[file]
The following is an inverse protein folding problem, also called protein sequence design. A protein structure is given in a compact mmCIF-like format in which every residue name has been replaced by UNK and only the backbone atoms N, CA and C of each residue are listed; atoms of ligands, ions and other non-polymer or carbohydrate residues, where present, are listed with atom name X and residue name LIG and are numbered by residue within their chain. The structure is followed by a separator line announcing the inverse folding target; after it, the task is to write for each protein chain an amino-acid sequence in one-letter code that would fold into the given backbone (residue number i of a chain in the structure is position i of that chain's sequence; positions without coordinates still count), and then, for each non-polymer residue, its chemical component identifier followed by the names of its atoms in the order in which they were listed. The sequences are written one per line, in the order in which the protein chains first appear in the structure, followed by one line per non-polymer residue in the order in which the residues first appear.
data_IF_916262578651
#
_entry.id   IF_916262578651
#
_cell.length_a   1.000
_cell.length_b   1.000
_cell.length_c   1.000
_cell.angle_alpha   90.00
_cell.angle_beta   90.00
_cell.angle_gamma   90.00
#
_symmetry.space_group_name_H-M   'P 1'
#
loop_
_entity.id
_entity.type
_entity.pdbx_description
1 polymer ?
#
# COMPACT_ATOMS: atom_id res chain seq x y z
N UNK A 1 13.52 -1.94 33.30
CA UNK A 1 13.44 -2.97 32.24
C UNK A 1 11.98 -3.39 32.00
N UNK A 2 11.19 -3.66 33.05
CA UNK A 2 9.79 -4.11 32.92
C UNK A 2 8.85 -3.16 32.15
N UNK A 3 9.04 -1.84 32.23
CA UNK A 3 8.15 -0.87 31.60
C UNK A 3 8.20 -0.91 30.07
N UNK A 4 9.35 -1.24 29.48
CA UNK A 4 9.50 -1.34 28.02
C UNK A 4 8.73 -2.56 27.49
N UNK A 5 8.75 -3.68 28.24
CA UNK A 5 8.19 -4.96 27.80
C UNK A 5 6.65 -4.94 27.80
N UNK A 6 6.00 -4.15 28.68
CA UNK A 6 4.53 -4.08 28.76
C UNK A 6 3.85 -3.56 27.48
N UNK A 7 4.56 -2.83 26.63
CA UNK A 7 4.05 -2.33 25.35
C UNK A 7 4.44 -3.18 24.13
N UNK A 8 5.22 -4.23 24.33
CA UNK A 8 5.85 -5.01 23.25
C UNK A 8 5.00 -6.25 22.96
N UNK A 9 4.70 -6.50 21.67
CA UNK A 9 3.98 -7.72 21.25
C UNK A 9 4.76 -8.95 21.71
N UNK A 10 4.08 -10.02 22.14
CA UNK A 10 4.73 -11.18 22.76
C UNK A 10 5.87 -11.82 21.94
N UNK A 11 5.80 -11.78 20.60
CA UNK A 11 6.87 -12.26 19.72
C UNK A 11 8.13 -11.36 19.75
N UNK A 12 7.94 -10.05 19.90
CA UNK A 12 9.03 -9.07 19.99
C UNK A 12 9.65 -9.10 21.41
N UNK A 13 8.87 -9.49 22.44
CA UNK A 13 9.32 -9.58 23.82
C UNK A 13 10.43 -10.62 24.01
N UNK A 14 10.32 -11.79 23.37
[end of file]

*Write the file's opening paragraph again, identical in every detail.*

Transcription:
The following is an inverse protein folding problem, also called protein sequence design. A protein structure is given in a compact mmCIF-like format in which every residue name has been replaced by UNK and only the backbone atoms N, CA and C of each residue are listed; atoms of ligands, ions and other non-polymer or carbohydrate residues, where present, are listed with atom name X and residue name LIG and are numbered by residue within their chain. The structure is followed by a separator line announcing the inverse folding target; after it, the task is to write for each protein chain an amino-acid sequence in one-letter code that would fold into the given backbone (residue number i of a chain in the structure is position i of that chain's sequence; positions without coordinates still count), and then, for each non-polymer residue, its chemical component identifier followed by the names of its atoms in the order in which they were listed. The sequences are written one per line, in the order in which the protein chains first appear in the structure, followed by one line per non-polymer residue in the order in which the residues first appear.